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Who owns the moon? Space lawyer answers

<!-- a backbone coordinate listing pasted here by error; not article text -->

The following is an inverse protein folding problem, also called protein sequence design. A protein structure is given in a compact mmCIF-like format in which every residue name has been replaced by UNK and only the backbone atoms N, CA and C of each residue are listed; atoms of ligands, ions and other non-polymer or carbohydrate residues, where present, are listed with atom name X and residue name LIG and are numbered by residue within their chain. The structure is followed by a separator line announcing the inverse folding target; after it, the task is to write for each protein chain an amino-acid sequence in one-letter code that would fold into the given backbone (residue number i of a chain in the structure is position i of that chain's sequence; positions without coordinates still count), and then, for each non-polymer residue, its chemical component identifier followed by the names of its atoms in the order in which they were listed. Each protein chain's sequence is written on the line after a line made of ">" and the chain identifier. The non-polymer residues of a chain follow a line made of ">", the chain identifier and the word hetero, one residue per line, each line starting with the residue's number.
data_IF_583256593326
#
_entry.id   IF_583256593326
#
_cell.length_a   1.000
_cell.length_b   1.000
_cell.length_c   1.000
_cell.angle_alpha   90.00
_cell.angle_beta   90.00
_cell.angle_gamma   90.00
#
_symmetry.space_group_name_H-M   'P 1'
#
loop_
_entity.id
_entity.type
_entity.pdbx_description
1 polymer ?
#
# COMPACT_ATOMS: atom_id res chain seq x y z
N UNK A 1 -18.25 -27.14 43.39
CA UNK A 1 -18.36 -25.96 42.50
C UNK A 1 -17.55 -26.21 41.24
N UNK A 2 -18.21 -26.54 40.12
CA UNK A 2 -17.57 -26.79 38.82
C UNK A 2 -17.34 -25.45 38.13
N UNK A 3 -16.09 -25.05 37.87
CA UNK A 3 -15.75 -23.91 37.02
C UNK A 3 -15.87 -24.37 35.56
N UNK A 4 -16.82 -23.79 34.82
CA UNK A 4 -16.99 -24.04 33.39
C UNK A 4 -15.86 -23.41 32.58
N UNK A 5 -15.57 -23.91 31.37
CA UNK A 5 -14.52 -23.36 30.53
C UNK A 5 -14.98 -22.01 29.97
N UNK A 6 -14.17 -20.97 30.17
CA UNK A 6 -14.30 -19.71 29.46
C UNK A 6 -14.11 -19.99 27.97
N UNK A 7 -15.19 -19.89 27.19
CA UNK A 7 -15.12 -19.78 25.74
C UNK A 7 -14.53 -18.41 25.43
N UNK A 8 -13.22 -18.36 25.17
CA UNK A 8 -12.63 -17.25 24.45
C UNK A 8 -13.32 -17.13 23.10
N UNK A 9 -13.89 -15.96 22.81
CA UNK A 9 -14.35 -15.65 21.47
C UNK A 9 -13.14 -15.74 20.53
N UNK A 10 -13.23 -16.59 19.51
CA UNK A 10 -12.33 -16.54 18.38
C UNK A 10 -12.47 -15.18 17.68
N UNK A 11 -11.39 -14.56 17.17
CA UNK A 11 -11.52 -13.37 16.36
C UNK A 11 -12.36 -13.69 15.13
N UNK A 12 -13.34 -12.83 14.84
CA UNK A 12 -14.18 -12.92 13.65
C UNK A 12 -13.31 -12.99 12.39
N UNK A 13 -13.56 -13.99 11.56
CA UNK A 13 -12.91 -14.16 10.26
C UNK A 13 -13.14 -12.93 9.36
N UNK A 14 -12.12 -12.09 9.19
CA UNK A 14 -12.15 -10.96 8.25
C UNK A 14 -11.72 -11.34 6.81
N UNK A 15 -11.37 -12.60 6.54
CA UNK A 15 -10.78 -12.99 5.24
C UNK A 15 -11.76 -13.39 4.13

Edwin E. ‘Buzz’ Aldrin Jr. He poses for a photograph next to the American flag that was deployed to the moon during the Apollo 11 mission on July 20, 1969. Neil A. Armstrong / NASA / AP Photo Probably, this is the most famous image from a flag ever taken: Buzz Aldrin stands next to the first American flag implanted on the moon’s surface. For those who know the history of their world, it has also sounded some alarm bells. Just less than a century ago, back on Earth, planting the national flag in another part of the world still amounted to claiming that land to the motherland. Did the stars and stripes on the moon mean the establishment of an American colony? When people first hear that I am a lawyer practicing and I know something called “space law,” the question they ask a lot, often with a big smile or a flash in the eye, is: “Tell me, who owns the moon?” Of course, the claim to new national lands was a largely European habit, applicable to non-European parts of the world. In particular, the Portuguese, Spaniards, Dutch, French and English created huge colonial empires. But while their position was centered on Europe, the legal notion that raising the flag was an act of establishing sovereignty soon stuck and became accepted throughout the world as an integral part of the law of states. The astronauts clearly had more important things on their minds than thinking about the legal meaning and implications of that implanted science, but fortunately the issue was taken care of before the mission. Since the start of the space race, the United States has known that for many people around the world, the sight of the American flag on the moon would raise major political issues. Any suggestion that the Moon might, legally speaking, become part of the US backwaters could fuel such concerns, and possibly lead to international conflicts detrimental to both the US space program and the interests of the United States as a whole. By 1969, decolonization may have destroyed any notion that the non-European parts of the world, although inhabited, were not civilized and thus came under European sovereignty – however, not a single person lived on the Moon; Even life itself was absent. However, the simple answer to the question of whether Armstrong and Aldrin turned the moon, or at least a large portion of it, into American soil, is “no.” They, neither people, nor the US government intended the American flag to have this effect. The first lunar sample return container for a NASA sample of outer space with a display of lunar soil in a vault at NASA’s Johnson Space Center. OptoMechEngineer, CC BY-SA Most importantly, this answer is enshrined in the 1967 Outer Space Treaty, to which the United States, the Soviet Union, and all other spacefaring nations are parties. The two superpowers agreed that “colonialism” on Earth was responsible for immense human suffering and the many armed conflicts that broke out over the past centuries. They are determined not to repeat this mistake made by the ancient European colonial powers when it comes to deciding on the moon’s legal status. He at least avoided the possibility of a “terrestrial grab” in outer space, which would lead to another world war. Through this symbol, the moon has become something of a “global commons” legally available to all countries – two years before the first actual manned landing on the Moon. Businessman Rajzeev V. Baagree, who bought five acres of land on the Moon for 1,400 rupees (the US equivalent in 2005) per acre, stands next to the proof documents, at his home in Hyderabad, India. It turned out that he had been tricked. Mustafa Qureshi / Associated Press Photo, The American flag was not an expression of a claim to sovereignty, but a tribute to the American taxpayers and engineers who made the mission of Armstrong, Aldrin and third astronaut Michael Collins possible. The two men carried the painting “Come in Peace to All Mankind” and of course Neill’s famous words echoed the same sentiments: “His small step for the man” was not a “giant leap” for the United States, but “for” humanity. “Moreover, the United States and NASA have fulfilled their commitment By sharing moon rocks and other soil samples from the lunar surface with the rest of the world, either by giving them away to foreign governments or by allowing scientists from all over the world access to them for scientific analysis and discussion. In the midst of the Cold War, this included even scientists from the Soviet Union. Case closed. No space attorney needed anymore? I don’t need to prepare students of space law at the University of Nebraska Lincoln for further discussions and disagreements about moon law, right? No space attorney needed? Not so fast. While the legal status of the moon as a ‘global commons’ is available. For all countries on peace missions facing no major resistance or challenge, the Outer Space Treaty left more details unresolved.Contrary to highly optimistic assumptions at the time, mankind has not yet returned to the Moon since 1972, thus making land rights Lunar z theory largely. This 1964 file photo from the World’s Fair in Queens, New York shows views of the moon colony on GM’s Futurama 2 voyage. That is, until a few years ago when many new plans were made to return to the moon. In addition, at least two US companies, Planetary Resources and Deep Space Industries, which have serious financial backing, have begun targeting asteroids with the purpose of mining their mineral resources. Geek Note: Under the aforementioned OST, the Moon and other celestial bodies such as asteroids, legally speaking, belong to the same basket. None of them can become a “territory” of one or another sovereign state. The very basic prohibition under the Outer Space Treaty on the acquisition of the territory of a new nation, by flying a flag or by any other means, fails to address the commercial exploitation of natural resources on the moon and other celestial bodies. This is a major debate currently raging in the international community, with no unambiguously acceptable solution in sight yet. Roughly, there are two general explanations possible. Do you want an asteroid mine? Countries like the United States and Luxembourg (as a gateway to the European Union) agree that the moon and asteroids are “global commons”, which means that every country allows private entrepreneurs, as long as they are duly licensed and in compliance with the rules of space law, to get out there and extract what is in They can, to try to make money by using it. It is somewhat similar to the law of the high seas, which is not under the control of a single country, but is completely open to the duly licensed, law-abiding fishing operations of the citizens of any country and its companies. Then, once the fish are in their nets, it is legal to sell them. Osiris Rex will travel to a near-Earth asteroid called Benno and return a small sample to Earth for study. The mission took off on September 8, 2016 from Cape Canaveral Air Force Station. As planned, the spacecraft will arrive at Benno in 2018 and return a sample to Earth in 2023. NASA / Goddard Space Flight Center / Associated Press On the other hand, countries such as Russia, Brazil and Belgium believe that the moon and asteroids belong to all of humanity. Consequently, the potential benefits from commercial exploitation must somehow accrue to all of humanity – or at least must be subject to a strict international regime that is supposed to guarantee benefits on a human scale. It is a bit like the system that was originally created to harvest mineral resources from the deep seabed. Here, an international licensing system was established as well as an international institution, which was aimed at mining those resources and generally sharing the benefits among all countries. While in my opinion the previous position would certainly make more sense, both from a legal and practical standpoint, the legal battle was by no means over. Meanwhile, interest in the moon has been renewed as well – at least China, India and Japan have serious plans to return there, raising the stakes even further. Therefore, at the University of Nebraska-Lincoln, we will need to educate our students about these issues for many years to come. While it is ultimately up to the community of states to determine whether a common agreement can be reached on either position or perhaps somewhere in between, it is vitally important that an agreement be reached one way or the other. Developing such activities without any generally applicable and accepted law would be a worst-case scenario. Although it is no longer a matter of colonialism, it may have the same perverse consequences, and this article has been republished from The Conversation, a non-profit news site dedicated to the exchange of ideas from academic experts. Read more: If the Earth fell, would interstellar space travel be our salvation? Mining the moon to obtain rocket fuel to take us to Mars, and the new telescope will scan the sky for asteroids on a collision course with Earth. And politics.